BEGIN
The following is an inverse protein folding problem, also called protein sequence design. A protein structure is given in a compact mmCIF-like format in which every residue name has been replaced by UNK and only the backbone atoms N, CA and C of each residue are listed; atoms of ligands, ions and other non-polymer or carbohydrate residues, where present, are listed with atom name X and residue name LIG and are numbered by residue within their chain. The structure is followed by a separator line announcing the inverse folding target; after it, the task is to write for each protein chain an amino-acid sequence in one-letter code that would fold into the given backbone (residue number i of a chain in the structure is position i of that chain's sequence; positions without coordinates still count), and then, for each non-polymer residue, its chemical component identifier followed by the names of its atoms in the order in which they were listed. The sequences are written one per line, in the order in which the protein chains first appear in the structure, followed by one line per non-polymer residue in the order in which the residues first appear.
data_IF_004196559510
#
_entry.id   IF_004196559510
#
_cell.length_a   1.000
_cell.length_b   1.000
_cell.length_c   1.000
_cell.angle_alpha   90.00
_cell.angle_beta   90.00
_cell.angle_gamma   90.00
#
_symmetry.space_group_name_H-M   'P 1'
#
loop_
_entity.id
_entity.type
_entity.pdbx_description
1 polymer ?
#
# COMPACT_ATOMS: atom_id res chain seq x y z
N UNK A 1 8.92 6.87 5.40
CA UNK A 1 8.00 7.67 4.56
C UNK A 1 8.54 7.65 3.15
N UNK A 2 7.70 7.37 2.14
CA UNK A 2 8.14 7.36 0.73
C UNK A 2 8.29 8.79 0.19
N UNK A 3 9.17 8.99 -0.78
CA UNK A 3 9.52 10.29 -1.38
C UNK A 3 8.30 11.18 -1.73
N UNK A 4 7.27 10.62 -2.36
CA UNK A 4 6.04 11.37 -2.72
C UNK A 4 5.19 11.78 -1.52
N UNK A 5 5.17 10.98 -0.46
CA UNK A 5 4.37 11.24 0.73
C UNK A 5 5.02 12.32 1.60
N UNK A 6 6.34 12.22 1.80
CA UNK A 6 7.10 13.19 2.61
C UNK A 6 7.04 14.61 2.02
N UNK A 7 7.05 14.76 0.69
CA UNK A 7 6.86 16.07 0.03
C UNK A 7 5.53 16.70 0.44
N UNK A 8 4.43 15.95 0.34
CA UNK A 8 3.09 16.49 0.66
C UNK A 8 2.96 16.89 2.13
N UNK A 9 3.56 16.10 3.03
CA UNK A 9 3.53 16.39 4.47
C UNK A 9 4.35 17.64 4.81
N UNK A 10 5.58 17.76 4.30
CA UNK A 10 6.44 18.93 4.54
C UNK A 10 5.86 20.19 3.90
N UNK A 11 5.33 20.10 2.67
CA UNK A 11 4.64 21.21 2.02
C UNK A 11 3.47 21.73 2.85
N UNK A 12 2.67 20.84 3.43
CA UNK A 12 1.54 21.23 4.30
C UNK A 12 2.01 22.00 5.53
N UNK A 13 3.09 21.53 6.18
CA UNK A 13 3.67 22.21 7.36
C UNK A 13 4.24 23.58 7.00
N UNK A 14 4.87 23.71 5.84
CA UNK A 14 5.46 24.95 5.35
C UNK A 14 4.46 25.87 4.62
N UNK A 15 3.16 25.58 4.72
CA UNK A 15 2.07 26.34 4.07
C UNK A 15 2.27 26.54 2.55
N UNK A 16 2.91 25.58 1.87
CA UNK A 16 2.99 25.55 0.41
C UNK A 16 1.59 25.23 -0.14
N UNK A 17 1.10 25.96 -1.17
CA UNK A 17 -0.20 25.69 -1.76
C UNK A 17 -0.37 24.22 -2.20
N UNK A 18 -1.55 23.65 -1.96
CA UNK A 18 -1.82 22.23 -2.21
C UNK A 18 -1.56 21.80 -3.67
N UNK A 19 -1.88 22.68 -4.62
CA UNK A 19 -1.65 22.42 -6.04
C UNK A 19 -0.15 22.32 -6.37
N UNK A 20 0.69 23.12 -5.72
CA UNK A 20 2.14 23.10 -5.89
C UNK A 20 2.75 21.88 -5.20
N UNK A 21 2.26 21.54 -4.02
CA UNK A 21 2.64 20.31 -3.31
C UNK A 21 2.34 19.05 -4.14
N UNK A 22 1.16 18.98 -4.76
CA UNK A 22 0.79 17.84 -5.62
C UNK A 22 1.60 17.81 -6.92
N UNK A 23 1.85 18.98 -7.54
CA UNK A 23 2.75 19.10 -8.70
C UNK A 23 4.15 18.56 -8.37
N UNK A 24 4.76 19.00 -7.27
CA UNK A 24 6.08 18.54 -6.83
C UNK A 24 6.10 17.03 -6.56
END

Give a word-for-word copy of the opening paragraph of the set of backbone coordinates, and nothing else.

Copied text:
The following is an inverse protein folding problem, also called protein sequence design. A protein structure is given in a compact mmCIF-like format in which every residue name has been replaced by UNK and only the backbone atoms N, CA and C of each residue are listed; atoms of ligands, ions and other non-polymer or carbohydrate residues, where present, are listed with atom name X and residue name LIG and are numbered by residue within their chain. The structure is followed by a separator line announcing the inverse folding target; after it, the task is to write for each protein chain an amino-acid sequence in one-letter code that would fold into the given backbone (residue number i of a chain in the structure is position i of that chain's sequence; positions without coordinates still count), and then, for each non-polymer residue, its chemical component identifier followed by the names of its atoms in the order in which they were listed. The sequences are written one per line, in the order in which the protein chains first appear in the structure, followed by one line per non-polymer residue in the order in which the residues first appear.